The corn stalks tower over him, rising nearly 12 feet into the sky in Art Camarena’s garden off
south Shoshone Avenue in Lovell. It’s almost like a forest.
It was an experiment, he admits, planting “Mexican corn seeds” given to him by his friend Pablo, who lives just down the street.
An avid gardener, Camarena tried the new seeds, planting them this spring.
“His was tall, but I didn’t know it would get this tall,” he said. “I used cow manure and ground watered it. I can’t figure out why it’s not producing corn earlier. It might be a late corn.”
True, the soaring corn stalks are impressive, but as of a week ago only three tassels had appeared, making it unlikely that the garden would produce any ears worth eating this fall.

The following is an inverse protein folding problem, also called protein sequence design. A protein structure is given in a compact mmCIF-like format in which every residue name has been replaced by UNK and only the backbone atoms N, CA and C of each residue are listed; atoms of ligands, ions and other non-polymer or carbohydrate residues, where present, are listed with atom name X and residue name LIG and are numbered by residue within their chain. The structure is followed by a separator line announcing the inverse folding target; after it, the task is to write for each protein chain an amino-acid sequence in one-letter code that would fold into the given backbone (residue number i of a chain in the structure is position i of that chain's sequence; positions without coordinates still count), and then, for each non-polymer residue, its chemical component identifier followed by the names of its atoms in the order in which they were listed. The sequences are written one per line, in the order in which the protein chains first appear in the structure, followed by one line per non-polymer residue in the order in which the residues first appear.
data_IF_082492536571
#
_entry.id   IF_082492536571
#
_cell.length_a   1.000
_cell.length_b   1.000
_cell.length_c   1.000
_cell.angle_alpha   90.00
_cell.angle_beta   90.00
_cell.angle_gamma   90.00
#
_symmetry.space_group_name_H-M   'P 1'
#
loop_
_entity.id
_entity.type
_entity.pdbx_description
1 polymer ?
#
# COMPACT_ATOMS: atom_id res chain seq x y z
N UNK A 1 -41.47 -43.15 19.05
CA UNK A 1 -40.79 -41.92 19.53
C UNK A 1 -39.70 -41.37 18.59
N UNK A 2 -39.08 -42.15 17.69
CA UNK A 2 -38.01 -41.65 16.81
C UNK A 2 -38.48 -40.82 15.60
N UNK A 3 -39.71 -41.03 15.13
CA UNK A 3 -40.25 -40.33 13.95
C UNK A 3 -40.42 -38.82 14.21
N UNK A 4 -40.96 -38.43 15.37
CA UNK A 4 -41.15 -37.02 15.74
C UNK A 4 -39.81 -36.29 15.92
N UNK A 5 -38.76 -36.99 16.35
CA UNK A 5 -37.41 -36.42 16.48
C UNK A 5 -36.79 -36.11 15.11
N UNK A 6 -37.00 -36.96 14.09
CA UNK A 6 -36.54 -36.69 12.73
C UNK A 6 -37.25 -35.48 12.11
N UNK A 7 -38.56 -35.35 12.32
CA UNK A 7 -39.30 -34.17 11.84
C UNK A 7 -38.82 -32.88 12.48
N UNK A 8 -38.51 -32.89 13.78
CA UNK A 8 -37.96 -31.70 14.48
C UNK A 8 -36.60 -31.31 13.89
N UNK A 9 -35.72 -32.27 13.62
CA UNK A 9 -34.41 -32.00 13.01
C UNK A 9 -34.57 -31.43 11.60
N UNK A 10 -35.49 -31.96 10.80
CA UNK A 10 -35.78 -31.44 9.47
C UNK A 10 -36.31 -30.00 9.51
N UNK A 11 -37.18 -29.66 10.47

Another problem with tall, tall corn is the wind. When a windstorm hits, the tall corn sways and sometimes blows over.
“It blew down about two weeks ago, so I roped it for support,” he said. “I’ve never seen corn that tall. I hope to get a few ears, but I don’t know. It almost looks like sugar cane.”
Camarena said the corn is good tasting, noting that his friend gave him some of the corn from his own garden, corn with huge kernels.
“It germinated in three days, but I don’t have any corn yet,” he said. “I’ll plant it as early as I can next year.”
By David Peck